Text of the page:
13. You’re right about some of the problems associated with flash, though you overstate some of the issues. The problem is that you’re appealing to the wrong crowd. Adobe has a vested interest in keeping flash proprietary. If they open up the platform, they run the risk of someone forking the project and taking away Adobe’s market share (in all honesty, opening flash would create the same forking madness that accompanies nearly every open source project…how many times do you really have to fork a single project?!!!). Ultimately, flash market share drives sales for other Adobe products from which Adobe gets a large portion of its capital. Adobe won’t be open sourcing flash…at least not if it wants to continue making money. Of course, that’s the problem with all open source projects: how do you make money off of something that anyway can get for free?

    You’re not doing any better by appealing to the web community. After all, we’re talking about a community that still uses IE6! The majority of user on the web are far too ignorant to care about the fact that their flash plugin uses proprietary code. Most of those who aren’t too ignorant still don’t care. Let’s face it, most people aren’t really all that concerned with open source vs. closed source.

    If you want things to change, you’ll have to appeal to a group other than the two you’ve been talking to. You have to appeal to the developers. Ultimately, developers decide what tools to use. Once Firefox 3.5 is out, developers will have a viable alternate to flash. The question is whether or not they will use it. Google is guaranteed to. I have no doubt YouTube will be HTML 5 compatible as soon as possible. You’re still not going to be able to get people to switch away from flash. However, by getting developers to use other technologies, you can remove the incentive for users to install the flash plugin. Developers are both intelligent enough to know what’s going on, and interested enough in open technologies to give HTML 5 a try where applicable. The developers are the people you want to target with something like this because the use of open technologies actually works to their benefit.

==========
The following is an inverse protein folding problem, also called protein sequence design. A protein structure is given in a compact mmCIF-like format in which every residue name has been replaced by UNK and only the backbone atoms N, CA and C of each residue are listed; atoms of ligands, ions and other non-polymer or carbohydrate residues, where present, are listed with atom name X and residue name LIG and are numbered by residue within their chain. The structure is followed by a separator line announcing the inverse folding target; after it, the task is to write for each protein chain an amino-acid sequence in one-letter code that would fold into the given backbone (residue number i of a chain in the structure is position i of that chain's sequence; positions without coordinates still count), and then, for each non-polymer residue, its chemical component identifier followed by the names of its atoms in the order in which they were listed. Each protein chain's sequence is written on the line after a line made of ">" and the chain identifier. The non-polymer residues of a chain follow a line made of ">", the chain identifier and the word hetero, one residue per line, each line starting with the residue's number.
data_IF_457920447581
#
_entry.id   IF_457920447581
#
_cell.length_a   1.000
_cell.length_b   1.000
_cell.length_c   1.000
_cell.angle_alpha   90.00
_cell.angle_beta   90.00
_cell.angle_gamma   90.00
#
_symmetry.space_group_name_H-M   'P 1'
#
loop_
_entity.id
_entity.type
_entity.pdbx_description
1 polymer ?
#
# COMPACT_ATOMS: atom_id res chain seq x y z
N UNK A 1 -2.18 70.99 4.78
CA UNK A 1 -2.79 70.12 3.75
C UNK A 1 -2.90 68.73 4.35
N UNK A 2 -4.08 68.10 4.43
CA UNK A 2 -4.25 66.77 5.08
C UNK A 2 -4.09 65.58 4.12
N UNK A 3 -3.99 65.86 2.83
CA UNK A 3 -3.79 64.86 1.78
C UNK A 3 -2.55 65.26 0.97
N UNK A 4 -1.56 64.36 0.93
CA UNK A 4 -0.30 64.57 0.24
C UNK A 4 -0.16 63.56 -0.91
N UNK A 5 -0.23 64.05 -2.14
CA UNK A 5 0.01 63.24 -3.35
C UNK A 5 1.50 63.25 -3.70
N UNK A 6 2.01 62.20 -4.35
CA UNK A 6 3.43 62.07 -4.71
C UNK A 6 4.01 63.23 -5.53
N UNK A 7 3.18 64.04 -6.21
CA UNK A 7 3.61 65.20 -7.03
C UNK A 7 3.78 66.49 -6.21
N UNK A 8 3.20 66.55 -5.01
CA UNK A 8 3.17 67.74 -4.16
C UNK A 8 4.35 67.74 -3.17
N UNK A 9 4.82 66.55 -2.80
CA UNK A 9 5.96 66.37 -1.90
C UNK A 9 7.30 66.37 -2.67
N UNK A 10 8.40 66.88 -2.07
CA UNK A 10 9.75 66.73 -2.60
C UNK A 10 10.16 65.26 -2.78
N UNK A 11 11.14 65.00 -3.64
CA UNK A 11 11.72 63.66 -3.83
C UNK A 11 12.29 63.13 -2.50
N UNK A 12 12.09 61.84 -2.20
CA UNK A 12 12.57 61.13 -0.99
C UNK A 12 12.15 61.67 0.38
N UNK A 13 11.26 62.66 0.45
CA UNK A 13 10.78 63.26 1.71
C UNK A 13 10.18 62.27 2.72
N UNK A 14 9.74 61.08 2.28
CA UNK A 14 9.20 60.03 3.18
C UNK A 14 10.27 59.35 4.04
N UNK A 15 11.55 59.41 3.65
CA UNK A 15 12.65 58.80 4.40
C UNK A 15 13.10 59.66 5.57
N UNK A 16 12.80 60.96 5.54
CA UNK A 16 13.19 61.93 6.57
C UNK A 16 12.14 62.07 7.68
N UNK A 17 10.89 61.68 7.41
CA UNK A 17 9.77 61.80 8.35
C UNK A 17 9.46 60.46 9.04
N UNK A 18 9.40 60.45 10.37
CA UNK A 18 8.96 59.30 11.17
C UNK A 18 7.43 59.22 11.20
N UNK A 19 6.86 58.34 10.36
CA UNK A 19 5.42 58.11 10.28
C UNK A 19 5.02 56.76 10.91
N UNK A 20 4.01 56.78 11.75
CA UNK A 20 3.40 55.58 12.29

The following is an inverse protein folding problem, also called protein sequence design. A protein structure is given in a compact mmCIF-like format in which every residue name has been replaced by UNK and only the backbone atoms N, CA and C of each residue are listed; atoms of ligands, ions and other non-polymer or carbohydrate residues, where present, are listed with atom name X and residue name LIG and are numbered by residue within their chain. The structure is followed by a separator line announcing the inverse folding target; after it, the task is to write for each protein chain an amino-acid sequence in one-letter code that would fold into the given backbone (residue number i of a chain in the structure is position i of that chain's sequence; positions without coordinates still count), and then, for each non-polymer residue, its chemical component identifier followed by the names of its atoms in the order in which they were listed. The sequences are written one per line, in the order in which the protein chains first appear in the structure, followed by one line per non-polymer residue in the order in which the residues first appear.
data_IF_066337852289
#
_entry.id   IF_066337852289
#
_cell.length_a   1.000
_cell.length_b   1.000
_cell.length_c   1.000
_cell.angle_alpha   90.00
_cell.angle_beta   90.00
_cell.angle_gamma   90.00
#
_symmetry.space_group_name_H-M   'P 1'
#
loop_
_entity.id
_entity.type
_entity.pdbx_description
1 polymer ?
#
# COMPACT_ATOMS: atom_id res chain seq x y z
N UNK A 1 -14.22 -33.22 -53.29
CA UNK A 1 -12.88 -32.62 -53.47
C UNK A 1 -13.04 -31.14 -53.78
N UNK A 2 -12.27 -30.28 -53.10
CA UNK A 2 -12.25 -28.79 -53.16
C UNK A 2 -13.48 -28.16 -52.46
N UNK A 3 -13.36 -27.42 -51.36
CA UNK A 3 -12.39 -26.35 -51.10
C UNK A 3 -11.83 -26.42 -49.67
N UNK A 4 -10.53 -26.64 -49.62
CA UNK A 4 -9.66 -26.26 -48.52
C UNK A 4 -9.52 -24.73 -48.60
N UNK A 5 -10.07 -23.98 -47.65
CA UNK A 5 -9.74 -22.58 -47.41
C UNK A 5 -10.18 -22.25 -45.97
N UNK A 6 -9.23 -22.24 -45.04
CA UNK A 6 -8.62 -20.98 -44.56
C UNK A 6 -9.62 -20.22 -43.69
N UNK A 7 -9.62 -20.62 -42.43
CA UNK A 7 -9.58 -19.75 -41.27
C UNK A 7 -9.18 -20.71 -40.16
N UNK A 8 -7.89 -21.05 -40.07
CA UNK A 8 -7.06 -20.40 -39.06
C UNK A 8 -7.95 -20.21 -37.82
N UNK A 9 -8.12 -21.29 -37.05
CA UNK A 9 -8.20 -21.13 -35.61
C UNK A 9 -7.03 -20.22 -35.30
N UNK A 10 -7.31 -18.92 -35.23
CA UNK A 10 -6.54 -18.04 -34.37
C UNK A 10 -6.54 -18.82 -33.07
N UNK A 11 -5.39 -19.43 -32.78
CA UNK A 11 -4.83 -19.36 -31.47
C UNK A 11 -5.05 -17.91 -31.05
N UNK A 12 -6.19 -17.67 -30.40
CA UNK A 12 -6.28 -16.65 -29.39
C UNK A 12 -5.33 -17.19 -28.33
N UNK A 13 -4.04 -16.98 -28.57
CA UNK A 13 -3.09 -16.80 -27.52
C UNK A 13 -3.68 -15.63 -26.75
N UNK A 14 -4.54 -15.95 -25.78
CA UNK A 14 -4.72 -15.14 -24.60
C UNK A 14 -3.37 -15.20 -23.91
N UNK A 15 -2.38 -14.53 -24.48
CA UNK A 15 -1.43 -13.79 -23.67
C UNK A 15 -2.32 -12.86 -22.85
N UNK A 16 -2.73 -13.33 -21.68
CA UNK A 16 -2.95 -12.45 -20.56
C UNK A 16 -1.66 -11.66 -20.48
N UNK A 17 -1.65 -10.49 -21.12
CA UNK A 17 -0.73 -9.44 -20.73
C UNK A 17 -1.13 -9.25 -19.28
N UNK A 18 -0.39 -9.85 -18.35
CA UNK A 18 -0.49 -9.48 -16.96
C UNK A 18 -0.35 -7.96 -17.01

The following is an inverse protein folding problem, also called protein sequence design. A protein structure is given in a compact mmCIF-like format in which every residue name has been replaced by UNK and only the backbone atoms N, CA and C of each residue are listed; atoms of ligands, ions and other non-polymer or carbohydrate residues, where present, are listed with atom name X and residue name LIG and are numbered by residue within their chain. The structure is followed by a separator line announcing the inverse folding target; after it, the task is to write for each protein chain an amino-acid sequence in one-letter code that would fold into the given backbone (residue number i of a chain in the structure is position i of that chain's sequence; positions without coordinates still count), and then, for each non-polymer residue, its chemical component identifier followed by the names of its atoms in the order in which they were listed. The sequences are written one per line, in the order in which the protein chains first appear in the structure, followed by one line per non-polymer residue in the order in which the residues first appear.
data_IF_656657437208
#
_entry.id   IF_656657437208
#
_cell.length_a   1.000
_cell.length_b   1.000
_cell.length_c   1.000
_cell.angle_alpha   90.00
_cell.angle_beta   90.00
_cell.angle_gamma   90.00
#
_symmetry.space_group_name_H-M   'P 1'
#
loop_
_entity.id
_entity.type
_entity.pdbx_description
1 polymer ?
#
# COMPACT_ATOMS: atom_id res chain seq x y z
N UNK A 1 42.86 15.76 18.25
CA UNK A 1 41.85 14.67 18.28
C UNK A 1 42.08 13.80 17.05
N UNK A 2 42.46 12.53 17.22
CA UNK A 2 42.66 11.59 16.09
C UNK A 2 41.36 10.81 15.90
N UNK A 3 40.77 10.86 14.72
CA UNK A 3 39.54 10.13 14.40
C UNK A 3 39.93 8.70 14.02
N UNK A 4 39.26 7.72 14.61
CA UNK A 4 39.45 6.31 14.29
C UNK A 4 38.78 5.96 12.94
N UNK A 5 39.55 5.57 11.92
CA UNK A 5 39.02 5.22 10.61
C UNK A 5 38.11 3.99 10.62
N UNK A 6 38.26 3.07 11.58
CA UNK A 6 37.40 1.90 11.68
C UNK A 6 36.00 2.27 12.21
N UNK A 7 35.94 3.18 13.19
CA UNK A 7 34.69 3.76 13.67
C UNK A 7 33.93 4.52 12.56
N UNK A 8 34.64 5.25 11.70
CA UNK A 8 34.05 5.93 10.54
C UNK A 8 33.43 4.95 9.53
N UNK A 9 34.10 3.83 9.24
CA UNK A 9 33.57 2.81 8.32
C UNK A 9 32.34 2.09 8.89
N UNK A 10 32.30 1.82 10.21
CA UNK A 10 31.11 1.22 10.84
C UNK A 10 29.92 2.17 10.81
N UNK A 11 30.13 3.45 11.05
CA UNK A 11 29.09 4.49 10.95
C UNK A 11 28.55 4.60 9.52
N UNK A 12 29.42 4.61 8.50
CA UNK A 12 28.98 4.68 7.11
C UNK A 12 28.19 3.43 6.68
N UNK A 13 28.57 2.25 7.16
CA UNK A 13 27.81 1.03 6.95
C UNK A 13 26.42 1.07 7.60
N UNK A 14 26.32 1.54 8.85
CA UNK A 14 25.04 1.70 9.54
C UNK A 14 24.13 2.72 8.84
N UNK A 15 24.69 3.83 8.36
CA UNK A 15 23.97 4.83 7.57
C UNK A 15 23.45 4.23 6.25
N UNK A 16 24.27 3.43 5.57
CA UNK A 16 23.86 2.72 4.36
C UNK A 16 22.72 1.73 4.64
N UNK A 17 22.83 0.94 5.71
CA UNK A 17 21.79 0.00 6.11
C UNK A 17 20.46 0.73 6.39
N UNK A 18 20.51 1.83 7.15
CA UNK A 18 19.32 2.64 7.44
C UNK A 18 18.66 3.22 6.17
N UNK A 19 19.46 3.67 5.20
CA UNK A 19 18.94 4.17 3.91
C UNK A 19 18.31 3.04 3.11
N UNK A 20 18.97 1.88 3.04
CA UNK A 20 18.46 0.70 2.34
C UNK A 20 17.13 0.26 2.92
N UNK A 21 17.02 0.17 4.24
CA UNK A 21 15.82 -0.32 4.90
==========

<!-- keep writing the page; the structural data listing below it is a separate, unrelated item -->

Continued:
• @Caleb Bennett –
      There are plenty of ways to make money off Free (“open source”) Software. Look at Red Hat! By opening up Flash, Adobe would be in the best possible situation: Flash would gradually increase in demand, while leaving Adobe still in charge of the supply. It is illogical for anyone to fork Flash. Forking Flash for use with a different format would serve no use. The new player could not play existing Flash files, so the forkers would also have to invent a compiler for people to use. Any forks that did not change the file format compatibility would do nothing but help Adobe, as they would increase Flash’s attractiveness as a platform for not only future end-users, but more importantly future developers.
      In regards to an appeal to the general web community, I admit no “average” user is probably going to read this article, and then drop everything and uninstall Flash player. What I am aiming to do is make the average web user aware of what is going on. I challenge you to ask any user you consider to be “average” if he/she sees any problems with the amount of Flash content on the Internet. Changes are that person will say “no”. To them, it may be the equivalent to a friend of yours telling you about how she hasn’t had Coke products since she saw KillerCoke.org. Chances are it will not make you order water at the next restaurant you go to that serves Coke products, but it will help you see Coke products in a different way.
      As for HTML5, it solves many of the same problems as Flash, but certainly not all of them. Games and advertisements in particular will never be nearly as compatible in HTML5, and the existing plethora of Flash scripts will not just disappear. In the same way that bars of soap will always be in use despite the invention of soft soap and foam soap, Flash will continue to exist and new scripts will be created for it, no matter what unparalleled modern technology we see in the future.